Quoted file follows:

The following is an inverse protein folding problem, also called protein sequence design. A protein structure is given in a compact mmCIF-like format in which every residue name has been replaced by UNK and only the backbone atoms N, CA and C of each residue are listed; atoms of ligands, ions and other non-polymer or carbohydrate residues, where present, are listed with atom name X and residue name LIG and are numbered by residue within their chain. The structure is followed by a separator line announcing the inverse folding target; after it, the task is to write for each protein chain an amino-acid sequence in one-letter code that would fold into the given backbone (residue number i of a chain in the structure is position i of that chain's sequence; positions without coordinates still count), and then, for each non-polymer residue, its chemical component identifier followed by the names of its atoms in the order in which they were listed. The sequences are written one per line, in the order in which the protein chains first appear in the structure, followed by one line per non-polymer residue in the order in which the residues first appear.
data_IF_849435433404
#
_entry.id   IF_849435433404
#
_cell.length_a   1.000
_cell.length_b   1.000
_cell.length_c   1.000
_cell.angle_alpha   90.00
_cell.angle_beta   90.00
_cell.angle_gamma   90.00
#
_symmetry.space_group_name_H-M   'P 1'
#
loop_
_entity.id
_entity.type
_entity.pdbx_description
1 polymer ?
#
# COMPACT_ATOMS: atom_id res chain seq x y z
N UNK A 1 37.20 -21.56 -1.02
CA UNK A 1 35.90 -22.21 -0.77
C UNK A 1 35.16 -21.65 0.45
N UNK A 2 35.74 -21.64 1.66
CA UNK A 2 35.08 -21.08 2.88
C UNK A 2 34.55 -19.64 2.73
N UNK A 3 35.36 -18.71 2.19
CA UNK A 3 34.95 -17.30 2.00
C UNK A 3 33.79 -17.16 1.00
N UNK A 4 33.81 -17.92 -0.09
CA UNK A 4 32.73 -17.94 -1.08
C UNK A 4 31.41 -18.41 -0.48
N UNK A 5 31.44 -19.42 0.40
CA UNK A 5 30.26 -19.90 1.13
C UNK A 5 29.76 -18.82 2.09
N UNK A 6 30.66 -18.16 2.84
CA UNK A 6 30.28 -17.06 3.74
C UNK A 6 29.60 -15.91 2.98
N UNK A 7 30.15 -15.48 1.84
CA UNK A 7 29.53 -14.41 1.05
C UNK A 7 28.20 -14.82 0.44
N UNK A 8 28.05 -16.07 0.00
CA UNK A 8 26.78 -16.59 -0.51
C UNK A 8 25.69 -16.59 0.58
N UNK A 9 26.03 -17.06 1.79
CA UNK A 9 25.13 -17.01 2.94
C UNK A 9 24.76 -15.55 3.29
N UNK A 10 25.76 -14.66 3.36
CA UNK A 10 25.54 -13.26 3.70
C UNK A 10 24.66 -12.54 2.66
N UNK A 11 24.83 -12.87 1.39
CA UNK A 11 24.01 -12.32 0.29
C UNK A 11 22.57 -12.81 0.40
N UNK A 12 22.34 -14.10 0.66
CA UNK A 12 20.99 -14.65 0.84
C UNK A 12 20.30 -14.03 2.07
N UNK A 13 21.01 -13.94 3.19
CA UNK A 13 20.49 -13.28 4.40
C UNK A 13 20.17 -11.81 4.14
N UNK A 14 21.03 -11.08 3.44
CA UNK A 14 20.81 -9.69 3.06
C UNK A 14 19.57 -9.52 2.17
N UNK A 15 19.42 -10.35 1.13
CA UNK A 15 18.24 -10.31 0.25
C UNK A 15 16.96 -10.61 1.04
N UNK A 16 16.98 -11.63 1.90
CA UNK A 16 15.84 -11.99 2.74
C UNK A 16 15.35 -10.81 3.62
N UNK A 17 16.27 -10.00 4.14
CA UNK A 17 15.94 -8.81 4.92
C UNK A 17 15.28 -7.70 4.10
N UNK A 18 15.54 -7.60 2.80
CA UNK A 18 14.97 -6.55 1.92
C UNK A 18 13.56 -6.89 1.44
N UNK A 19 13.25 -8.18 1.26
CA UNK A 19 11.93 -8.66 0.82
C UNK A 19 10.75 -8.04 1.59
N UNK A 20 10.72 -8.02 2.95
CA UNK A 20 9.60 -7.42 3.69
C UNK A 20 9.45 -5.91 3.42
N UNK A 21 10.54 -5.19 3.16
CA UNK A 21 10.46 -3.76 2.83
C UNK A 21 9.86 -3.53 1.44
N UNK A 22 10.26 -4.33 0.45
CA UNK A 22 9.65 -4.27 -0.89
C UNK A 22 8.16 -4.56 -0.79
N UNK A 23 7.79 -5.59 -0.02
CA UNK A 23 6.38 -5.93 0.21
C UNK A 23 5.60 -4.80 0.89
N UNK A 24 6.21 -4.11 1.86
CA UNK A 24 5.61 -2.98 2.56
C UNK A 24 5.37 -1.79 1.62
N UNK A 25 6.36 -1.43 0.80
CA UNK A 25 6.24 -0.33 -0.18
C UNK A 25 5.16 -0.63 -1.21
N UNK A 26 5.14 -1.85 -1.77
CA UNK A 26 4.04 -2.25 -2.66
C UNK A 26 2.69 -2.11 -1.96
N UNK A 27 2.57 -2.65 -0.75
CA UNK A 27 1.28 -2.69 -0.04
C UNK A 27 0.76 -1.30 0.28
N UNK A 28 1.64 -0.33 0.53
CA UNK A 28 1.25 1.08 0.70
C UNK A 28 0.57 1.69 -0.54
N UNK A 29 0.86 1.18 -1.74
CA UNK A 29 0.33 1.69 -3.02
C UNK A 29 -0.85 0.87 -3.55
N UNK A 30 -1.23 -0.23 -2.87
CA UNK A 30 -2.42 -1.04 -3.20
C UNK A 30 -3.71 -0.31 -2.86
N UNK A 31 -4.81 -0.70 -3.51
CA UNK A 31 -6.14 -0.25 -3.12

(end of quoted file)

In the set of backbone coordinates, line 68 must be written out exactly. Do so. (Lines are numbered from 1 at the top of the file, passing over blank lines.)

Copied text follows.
CA UNK A 16 15.84 -11.99 2.74